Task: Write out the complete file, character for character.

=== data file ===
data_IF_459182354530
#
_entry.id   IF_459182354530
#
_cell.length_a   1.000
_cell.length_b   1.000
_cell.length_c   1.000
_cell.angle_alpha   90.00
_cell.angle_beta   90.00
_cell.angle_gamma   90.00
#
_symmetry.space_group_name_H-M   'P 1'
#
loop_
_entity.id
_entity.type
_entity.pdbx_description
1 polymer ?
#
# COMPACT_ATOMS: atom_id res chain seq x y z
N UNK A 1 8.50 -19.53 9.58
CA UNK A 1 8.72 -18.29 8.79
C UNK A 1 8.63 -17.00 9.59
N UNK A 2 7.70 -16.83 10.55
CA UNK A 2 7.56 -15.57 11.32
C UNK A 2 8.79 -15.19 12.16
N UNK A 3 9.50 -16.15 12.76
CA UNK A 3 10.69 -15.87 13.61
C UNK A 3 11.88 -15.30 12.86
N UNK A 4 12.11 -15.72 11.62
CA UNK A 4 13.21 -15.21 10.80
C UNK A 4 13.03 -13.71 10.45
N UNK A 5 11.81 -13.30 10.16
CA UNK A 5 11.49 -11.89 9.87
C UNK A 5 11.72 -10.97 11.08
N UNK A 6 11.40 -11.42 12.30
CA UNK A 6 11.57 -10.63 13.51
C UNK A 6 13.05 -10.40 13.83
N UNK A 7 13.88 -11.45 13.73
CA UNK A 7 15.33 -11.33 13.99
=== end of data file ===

data_IF_459182354530
#
_entry.id   IF_459182354530
#
_cell.length_a   1.000
_cell.length_b   1.000
_cell.length_c   1.000
_cell.angle_alpha   90.00
_cell.angle_beta   90.00
_cell.angle_gamma   90.00
#
_symmetry.space_group_name_H-M   'P 1'
#
loop_
_entity.id
_entity.type
_entity.pdbx_description
1 polymer ?
#
# COMPACT_ATOMS: atom_id res chain seq x y z
N UNK A 1 8.50 -19.53 9.58
CA UNK A 1 8.72 -18.29 8.79
C UNK A 1 8.63 -17.00 9.59
N UNK A 2 7.70 -16.83 10.55
CA UNK A 2 7.56 -15.57 11.32
C UNK A 2 8.79 -15.19 12.16
N UNK A 3 9.50 -16.15 12.76
CA UNK A 3 10.69 -15.87 13.61
C UNK A 3 11.88 -15.30 12.86
N UNK A 4 12.11 -15.72 11.62
CA UNK A 4 13.21 -15.21 10.80
C UNK A 4 13.03 -13.71 10.45
N UNK A 5 11.81 -13.30 10.16
CA UNK A 5 11.49 -11.89 9.87
C UNK A 5 11.72 -10.97 11.08
N UNK A 6 11.40 -11.42 12.30
CA UNK A 6 11.57 -10.63 13.51
C UNK A 6 13.05 -10.40 13.83
N UNK A 7 13.88 -11.45 13.73
CA UNK A 7 15.33 -11.33 13.99